Live commerce is an even more advanced approach, which has gained a lot of traction in China. This is where you enable audiences to make purchases during live streams, through reaction buttons, for example.
In 2018, Kim Kardashian sold 15,000 bottles of KKW fragrances in China via a live stream. Other brands have since experimented with the strategy. Here you can see a screenshot of a live stream from fashion retailer Monki:
The stream featured the brand’s fashion editor and a buyer chatting about fashion trends and top products. As you can see, viewers were able to buy the items they discussed by simply clicking on the relevant button.
2. Give Your Brand a Mission
Draw in customers with a mission they care about and/or can relate to. Consumers care more about the world around them these days and what brands are doing to drive social change.
So-called “conscious consumerism” is an enormous trend. Though, what’s strange is that many retailers have realized this extremely late or still don’t believe it’s a thing.
A recent study showed that two-thirds of consumers are willing to pay more for sustainable products. Yet, at the same time, two-thirds of retailers didn’t believe this was the case.
IKEA, for example, has been notoriously bad on this front for a while. Eco-conscious consumers dislike the company’s deforestation and concept of throwaway furniture.
So, how do you solve a problem like IKEA? IKEA created a buyback and resell service in which customers can recycle IKEA products.
The company has also included sustainability in its messaging. For instance, TV ads in which kids recycle their trash in IKEA storage boxes. Also, with online content:
The point here is that if you don’t get on board with what your customers care about and express as much in your marketing materials, your brand will soon go out of fashion.
3. Don’t Underestimate the Impact of Email Newsletters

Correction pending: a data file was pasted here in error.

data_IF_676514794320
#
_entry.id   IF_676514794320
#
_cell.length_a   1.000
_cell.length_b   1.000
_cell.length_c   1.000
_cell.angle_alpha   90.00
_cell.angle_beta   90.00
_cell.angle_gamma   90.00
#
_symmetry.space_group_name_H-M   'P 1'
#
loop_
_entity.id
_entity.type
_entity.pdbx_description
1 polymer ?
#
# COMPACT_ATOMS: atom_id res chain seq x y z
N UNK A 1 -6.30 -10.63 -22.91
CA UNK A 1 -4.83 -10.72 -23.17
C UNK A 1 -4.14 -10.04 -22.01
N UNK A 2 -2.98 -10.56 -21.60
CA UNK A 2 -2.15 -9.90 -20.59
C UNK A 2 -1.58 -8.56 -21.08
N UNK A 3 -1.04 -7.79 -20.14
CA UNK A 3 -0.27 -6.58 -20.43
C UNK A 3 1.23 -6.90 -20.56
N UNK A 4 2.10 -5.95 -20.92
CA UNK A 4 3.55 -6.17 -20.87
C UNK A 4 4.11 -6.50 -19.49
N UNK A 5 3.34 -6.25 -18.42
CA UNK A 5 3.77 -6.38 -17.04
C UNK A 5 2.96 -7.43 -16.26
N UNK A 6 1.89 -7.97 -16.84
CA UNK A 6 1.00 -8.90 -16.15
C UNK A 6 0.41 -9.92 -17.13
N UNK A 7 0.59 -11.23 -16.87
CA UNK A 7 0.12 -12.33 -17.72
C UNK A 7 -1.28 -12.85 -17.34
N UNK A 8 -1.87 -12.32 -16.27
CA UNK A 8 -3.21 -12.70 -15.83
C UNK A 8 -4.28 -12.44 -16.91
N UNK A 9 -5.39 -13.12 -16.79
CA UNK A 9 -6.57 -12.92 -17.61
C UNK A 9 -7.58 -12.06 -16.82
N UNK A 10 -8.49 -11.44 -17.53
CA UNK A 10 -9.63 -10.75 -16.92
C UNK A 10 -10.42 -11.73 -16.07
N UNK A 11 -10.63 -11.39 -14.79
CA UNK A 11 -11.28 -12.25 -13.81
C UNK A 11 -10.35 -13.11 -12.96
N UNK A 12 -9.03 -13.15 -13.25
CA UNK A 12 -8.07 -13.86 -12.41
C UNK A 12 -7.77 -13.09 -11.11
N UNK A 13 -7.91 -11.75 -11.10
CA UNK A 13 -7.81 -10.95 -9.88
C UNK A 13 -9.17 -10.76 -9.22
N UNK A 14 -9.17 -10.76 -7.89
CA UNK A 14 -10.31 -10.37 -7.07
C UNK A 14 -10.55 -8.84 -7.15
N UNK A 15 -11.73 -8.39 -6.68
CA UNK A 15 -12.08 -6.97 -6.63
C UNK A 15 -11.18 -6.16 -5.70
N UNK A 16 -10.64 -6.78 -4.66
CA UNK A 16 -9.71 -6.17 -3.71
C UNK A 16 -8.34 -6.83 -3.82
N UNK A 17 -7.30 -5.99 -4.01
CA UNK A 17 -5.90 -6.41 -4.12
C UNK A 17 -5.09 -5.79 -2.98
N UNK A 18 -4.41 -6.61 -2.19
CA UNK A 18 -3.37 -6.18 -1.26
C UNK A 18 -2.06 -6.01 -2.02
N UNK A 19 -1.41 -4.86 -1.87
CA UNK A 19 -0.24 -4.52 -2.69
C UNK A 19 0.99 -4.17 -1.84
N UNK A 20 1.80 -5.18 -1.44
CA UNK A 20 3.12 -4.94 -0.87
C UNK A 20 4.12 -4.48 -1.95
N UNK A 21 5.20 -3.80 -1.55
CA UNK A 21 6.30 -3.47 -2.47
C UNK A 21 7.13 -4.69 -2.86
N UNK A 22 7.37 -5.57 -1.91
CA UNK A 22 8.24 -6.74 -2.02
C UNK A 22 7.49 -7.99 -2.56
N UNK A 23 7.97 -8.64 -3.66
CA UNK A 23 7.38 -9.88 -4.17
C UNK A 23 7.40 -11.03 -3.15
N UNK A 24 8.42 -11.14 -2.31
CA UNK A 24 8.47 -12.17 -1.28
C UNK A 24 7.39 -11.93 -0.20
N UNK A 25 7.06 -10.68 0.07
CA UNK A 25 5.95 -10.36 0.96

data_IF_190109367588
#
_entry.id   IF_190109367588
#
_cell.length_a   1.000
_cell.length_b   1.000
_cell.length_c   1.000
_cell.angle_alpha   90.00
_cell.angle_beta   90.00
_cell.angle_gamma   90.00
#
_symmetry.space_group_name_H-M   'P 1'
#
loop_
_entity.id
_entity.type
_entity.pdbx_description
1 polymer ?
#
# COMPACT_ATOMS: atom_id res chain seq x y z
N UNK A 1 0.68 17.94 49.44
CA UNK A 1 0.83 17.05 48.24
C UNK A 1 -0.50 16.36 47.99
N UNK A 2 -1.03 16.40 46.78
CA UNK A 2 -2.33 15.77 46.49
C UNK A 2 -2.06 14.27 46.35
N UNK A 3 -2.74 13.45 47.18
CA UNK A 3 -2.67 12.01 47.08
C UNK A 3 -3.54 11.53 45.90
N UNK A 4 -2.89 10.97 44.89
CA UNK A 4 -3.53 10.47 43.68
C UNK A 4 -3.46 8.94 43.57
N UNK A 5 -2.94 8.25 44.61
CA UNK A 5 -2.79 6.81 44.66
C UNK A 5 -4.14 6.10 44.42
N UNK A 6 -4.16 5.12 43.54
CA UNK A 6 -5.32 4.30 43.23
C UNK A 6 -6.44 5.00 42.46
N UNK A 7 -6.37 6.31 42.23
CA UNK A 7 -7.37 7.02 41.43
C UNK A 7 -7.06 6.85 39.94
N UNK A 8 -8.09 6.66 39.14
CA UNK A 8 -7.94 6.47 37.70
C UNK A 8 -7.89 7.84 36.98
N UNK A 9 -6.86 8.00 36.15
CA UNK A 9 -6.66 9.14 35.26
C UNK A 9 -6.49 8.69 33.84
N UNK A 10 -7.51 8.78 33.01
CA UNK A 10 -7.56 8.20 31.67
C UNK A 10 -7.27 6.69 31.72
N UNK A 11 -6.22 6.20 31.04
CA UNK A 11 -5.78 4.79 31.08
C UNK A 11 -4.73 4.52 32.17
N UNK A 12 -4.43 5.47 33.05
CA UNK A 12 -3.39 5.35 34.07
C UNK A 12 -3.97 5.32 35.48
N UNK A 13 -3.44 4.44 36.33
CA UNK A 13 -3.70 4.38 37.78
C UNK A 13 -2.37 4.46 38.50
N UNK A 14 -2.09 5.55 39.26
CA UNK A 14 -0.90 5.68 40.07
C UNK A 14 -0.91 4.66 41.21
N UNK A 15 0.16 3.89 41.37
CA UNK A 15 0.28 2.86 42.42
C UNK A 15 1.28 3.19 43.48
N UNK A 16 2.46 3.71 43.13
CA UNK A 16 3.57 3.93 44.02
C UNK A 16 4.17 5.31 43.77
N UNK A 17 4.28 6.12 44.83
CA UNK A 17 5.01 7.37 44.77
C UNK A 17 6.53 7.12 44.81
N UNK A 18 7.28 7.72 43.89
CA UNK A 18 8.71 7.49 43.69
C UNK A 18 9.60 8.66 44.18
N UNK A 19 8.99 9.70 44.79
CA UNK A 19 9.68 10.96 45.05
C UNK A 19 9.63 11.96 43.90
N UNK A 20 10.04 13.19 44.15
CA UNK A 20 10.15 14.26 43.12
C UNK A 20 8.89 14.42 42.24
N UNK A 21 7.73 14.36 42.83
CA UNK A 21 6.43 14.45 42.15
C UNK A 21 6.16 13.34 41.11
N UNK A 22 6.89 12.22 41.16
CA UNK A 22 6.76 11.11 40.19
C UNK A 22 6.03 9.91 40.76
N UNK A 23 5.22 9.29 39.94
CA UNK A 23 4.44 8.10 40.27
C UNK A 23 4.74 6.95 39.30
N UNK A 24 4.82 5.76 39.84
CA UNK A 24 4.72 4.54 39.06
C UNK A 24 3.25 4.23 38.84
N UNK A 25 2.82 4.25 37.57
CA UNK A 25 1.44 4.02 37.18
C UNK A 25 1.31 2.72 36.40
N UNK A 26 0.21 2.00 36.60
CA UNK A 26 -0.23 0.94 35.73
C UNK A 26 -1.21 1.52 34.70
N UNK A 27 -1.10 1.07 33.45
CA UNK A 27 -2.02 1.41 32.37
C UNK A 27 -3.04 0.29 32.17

Use email newsletters to build loyalty and keep customers interested in your company.
Some retailers give up on email newsletters as it can be difficult to measure how they correlate with sales. But that’s just silly!
If used strategically, they’re one of the best ways to engage people and nurture potential customers. B2C content marketers rate email newsletters as the top method to secure and nurture leads.
Remember that the goal of your email newsletter is to encourage subscribers to take action. For instance, to read your latest piece of content, take part in an upcoming event, or buy something from your store.
In this email newsletter, Pura Vida sends out a curated list of the products that are trending:
It’s a form of social proof. It might as well say, “Here’s what people are interested in at the moment, so you should be, too.” The newsletter goes on to share recommended products based on the customer’s browsing history.
Newsletters don’t need to be general, with the same content blasted out to everybody. You can and should add elements of personalization.
Here’s another email newsletter example from running apparel company, Sweaty Betty:
It does a number of things well, including catering to the audience’s key interests in focusing on yoga and Netflix.
You can do the same by honing in on what your customers care about the most and encouraging them to get involved with your brand in some way.
4. Adopt a Hybrid Approach
Combine an online and offline approach to create appealing experiences for customers.
The customer journey continues to include both online research and in-store visits. Given the global pandemic, you’d think there would be a more permanent shift to online commerce.
Yet, consumers are now craving in-person shopping experiences more than ever. You need to cater to that desire as part of your retail marketing strategy.
If you’ve only ever had an e-commerce business, you should consider creating some kind of offline experience, for instance, a pop-up shop or flagship store.